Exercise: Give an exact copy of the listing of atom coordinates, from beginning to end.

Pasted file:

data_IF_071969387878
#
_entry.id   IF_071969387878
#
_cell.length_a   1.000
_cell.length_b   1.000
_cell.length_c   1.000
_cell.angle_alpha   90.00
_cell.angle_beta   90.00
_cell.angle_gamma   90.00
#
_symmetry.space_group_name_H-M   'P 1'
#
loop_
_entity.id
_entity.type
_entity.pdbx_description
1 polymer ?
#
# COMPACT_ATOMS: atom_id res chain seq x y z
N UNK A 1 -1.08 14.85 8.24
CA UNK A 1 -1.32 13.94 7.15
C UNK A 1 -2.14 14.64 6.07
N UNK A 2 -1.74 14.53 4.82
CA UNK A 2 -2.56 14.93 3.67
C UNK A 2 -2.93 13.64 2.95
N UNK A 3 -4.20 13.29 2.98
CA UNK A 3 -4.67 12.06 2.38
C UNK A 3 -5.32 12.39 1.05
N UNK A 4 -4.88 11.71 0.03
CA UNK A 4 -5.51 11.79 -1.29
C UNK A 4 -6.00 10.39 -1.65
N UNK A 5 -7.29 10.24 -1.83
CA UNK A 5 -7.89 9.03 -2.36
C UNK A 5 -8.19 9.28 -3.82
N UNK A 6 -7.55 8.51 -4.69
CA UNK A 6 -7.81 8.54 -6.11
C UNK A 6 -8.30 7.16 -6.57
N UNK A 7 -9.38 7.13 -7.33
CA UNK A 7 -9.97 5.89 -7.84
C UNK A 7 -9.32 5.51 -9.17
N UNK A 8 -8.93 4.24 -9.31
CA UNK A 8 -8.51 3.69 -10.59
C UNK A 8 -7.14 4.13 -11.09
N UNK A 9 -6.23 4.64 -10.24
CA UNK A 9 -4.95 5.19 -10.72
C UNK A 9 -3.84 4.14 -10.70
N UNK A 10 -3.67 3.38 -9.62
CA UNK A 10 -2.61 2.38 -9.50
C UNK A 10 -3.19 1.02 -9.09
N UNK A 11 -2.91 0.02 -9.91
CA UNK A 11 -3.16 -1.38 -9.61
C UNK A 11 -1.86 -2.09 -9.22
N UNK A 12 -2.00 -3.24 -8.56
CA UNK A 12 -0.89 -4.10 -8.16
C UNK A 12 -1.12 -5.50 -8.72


data_IF_071969387878
#
_entry.id   IF_071969387878
#
_cell.length_a   1.000
_cell.length_b   1.000
_cell.length_c   1.000
_cell.angle_alpha   90.00
_cell.angle_beta   90.00
_cell.angle_gamma   90.00
#
_symmetry.space_group_name_H-M   'P 1'
#
loop_
_entity.id
_entity.type
_entity.pdbx_description
1 polymer ?
#
# COMPACT_ATOMS: atom_id res chain seq x y z
N UNK A 1 -1.08 14.85 8.24
CA UNK A 1 -1.32 13.94 7.15
C UNK A 1 -2.14 14.64 6.07
N UNK A 2 -1.74 14.53 4.82
CA UNK A 2 -2.56 14.93 3.67
C UNK A 2 -2.93 13.64 2.95
N UNK A 3 -4.20 13.29 2.98
CA UNK A 3 -4.67 12.06 2.38
C UNK A 3 -5.32 12.39 1.05
N UNK A 4 -4.88 11.71 0.03
CA UNK A 4 -5.51 11.79 -1.29
C UNK A 4 -6.00 10.39 -1.65
N UNK A 5 -7.29 10.24 -1.83
CA UNK A 5 -7.89 9.03 -2.36
C UNK A 5 -8.19 9.28 -3.82
N UNK A 6 -7.55 8.51 -4.69
CA UNK A 6 -7.81 8.54 -6.11
C UNK A 6 -8.30 7.16 -6.57
N UNK A 7 -9.38 7.13 -7.33
CA UNK A 7 -9.97 5.89 -7.84
C UNK A 7 -9.32 5.51 -9.17
N UNK A 8 -8.93 4.24 -9.31
CA UNK A 8 -8.51 3.69 -10.59
C UNK A 8 -7.14 4.13 -11.09
N UNK A 9 -6.23 4.64 -10.24
CA UNK A 9 -4.95 5.19 -10.72
C UNK A 9 -3.84 4.14 -10.70
N UNK A 10 -3.67 3.38 -9.62
CA UNK A 10 -2.61 2.38 -9.50
C UNK A 10 -3.19 1.02 -9.09
N UNK A 11 -2.91 0.02 -9.91
CA UNK A 11 -3.16 -1.38 -9.61
C UNK A 11 -1.86 -2.09 -9.22
N UNK A 12 -2.00 -3.24 -8.56
CA UNK A 12 -0.89 -4.10 -8.16
C UNK A 12 -1.12 -5.50 -8.72